All that flies out the window, however, if the lake freezes. The growers are perhaps most keenly aware of that risk, and so hedge their bets: for all the accolades and burgeoning hype, 85% of the acreage currently under vine in the AVA is still planted with native labrusca grapes and French-American hybrids. Some high profile investment may nudge that number downward in the coming years, but there’s a finite amount of land that falls under the lake effect bubble, where vinifera vines stand a fighting chance of surviving the winter.

The February 2015 freeze was mercifully brief. A thin crust formed that spanned the lake from east to west, but after a few hours a breeze kicked up and open water was soon rippling again over Seneca’s deepest channels. It was the second consecutive harsh winter, and this year's yields are predictably down despite an ideal back half of the growing season. Farmers and winemakers alike are anxious about rumors of a milder, wetter winter in 2016, fueled by El Niño. And let's hope they have it. The vines, and the people who rely upon them, could use a break. 



You need to go to the Finger Lakes. Now.

We’re pretty excited about our Fall Focus on the Finger Lakes. Excited because it’s our first focus on a U.S. wine region. Excited because it’s only a 4-5 hour drive from Pittsburgh. Excited because we just recently got back from a kind-of-mind-blowing staff retreat on Seneca Lake.

But more than anything, we’re excited because, through innovation, smarts, back-breaking work and sheer stubbornness, the grape growers and wine makers of the Finger Lakes are very quietly creating stellar, authentic wines — some of the best in the country.

And it’s not just Riesling. This, of course, was the breakthrough grape for the region, the one that put the Finger Lakes on the world stage, and it’s still very much the star player, with almost every producer offering several versions at varying levels of sweetness, single-vineyard cuvees, etc. But as they get to know the vagaries of their microclimate and their terroir better — and the Finger Lakes has terroir out the wazz, as they say — they’re starting to branch out. Gewürztraminer and lean, focused, Chablis-style Chardonnay are coming on strong. At Bloomer Creek, we talked with Kim Engle as he was laying drainage tiles in a field soon to be planted with Chenin Blanc, a collaborative project with superstar sommelier (and Chenin evangelist) Pascaline Lepeltier. And producers are starting to crack the nut of how to make reds in this challenging environment that live up to the reputation of the region’s whites. (Finger Lakes Pinot Noir, in particular, is ready for its close-up. We’ll be adding proof from Forge Cellars in the coming weeks.)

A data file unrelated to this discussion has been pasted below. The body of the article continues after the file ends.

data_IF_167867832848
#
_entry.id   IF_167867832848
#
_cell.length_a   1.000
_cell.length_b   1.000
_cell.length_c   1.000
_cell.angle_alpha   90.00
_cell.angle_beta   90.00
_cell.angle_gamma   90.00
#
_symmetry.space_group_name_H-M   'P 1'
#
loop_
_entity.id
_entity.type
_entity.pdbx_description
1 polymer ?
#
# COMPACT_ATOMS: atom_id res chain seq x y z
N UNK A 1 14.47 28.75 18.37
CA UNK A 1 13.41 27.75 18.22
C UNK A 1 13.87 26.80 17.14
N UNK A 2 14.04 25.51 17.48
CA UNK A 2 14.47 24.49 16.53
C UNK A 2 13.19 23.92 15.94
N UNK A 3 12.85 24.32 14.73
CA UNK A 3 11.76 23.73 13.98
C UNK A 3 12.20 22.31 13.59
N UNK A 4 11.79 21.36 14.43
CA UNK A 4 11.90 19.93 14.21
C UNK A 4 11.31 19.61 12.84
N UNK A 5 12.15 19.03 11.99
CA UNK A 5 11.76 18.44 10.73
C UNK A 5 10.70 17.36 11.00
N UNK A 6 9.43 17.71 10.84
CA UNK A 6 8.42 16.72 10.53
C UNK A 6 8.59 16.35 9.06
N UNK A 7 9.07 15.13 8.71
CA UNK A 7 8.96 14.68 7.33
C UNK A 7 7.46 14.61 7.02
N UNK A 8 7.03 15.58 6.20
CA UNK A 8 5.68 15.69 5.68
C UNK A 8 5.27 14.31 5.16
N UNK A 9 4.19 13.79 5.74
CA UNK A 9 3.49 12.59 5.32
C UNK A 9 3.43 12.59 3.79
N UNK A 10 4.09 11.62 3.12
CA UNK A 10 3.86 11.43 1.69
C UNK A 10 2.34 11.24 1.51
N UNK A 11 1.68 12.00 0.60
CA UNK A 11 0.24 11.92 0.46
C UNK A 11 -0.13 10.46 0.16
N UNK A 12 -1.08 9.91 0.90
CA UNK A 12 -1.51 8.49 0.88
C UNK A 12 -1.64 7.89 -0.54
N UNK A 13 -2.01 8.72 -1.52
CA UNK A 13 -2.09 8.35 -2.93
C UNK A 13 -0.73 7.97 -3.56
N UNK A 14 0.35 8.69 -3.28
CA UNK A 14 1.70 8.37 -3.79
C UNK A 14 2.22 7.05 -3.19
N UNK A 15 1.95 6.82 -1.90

Almost-there Pinot Noir at Silver Thread

Almost-there Pinot Noir at Silver Thread

So, as you can see, there’s a lot going on in our neighbor to the north. Really, you should drop what you’re doing and visit for yourself. But stop by first and taste what we’re pouring. We’ll be happy to talk to you about what makes these wines — and the region they come from — special.

Bloomer Creek's Kim Engle with lucky vineyard dog, Odie

Bloomer Creek's Kim Engle with lucky vineyard dog, Odie

Pink pariahs, pink plentitude

1975 was a pretty tumultuous year in the U.S. Saigon fell. The FBI nabbed Patty Hearst. Saturday Night Live debuted. The Ramones got signed to a record deal. And out in Napa, Sutter Home screwed up a batch of dry rosé made from Zinfandel.

The very first day of winemaking 101, you learn that yeast + sugar = alcohol and CO2. But if fermentation stalls for some reason, some sugar will be left over, and the wine will remain slightly sweet. This is what happened at Sutter Home. Not willing to take the loss on dumping it, they bottled their mistake, christened it “White Zinfandel,” and by the time the U.S. emerged from its sweet blush hangover in the 90s, the reputation of pink wines had been thoroughly trashed.